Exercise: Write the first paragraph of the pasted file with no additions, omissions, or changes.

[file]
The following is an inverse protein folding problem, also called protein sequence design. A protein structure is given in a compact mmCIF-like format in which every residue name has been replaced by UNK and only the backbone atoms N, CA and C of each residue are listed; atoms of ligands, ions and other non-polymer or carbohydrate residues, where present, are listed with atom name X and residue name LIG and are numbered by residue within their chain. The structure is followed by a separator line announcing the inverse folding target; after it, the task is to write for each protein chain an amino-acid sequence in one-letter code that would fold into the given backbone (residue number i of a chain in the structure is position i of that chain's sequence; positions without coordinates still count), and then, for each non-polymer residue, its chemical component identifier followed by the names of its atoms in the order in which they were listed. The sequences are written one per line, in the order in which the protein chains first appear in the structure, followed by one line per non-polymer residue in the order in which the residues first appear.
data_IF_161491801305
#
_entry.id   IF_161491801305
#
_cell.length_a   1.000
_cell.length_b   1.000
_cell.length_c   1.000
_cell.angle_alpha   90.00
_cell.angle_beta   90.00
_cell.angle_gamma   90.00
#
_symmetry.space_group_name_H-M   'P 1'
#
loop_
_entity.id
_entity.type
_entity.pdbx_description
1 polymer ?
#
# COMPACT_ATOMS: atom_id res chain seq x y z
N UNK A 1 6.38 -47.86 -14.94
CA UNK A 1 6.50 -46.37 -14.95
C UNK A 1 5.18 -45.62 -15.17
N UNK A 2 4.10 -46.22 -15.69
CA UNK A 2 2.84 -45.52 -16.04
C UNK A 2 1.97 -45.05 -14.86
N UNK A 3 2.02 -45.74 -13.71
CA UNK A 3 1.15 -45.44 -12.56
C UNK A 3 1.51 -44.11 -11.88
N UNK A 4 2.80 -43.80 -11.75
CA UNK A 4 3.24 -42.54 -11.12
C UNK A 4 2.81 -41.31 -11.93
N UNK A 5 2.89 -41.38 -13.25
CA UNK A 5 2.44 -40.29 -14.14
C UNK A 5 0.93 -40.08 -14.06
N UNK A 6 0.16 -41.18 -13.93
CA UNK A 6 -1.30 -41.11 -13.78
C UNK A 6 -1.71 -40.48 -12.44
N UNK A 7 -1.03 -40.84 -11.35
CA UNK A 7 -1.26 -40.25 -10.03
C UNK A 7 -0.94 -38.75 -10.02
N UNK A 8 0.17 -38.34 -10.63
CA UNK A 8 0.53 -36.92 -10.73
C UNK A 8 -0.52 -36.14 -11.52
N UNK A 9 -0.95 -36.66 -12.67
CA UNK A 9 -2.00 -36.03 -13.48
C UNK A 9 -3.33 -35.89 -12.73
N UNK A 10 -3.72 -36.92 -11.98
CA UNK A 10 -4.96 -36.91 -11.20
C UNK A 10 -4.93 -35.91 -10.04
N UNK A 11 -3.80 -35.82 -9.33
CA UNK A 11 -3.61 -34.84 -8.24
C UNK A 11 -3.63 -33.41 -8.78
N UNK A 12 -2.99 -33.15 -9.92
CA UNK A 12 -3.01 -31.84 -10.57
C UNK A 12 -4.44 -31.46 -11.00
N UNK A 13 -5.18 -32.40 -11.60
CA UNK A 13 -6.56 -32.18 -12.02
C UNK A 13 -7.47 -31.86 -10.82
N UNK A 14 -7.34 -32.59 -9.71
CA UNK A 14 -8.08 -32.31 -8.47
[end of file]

The following is an inverse protein folding problem, also called protein sequence design. A protein structure is given in a compact mmCIF-like format in which every residue name has been replaced by UNK and only the backbone atoms N, CA and C of each residue are listed; atoms of ligands, ions and other non-polymer or carbohydrate residues, where present, are listed with atom name X and residue name LIG and are numbered by residue within their chain. The structure is followed by a separator line announcing the inverse folding target; after it, the task is to write for each protein chain an amino-acid sequence in one-letter code that would fold into the given backbone (residue number i of a chain in the structure is position i of that chain's sequence; positions without coordinates still count), and then, for each non-polymer residue, its chemical component identifier followed by the names of its atoms in the order in which they were listed. The sequences are written one per line, in the order in which the protein chains first appear in the structure, followed by one line per non-polymer residue in the order in which the residues first appear.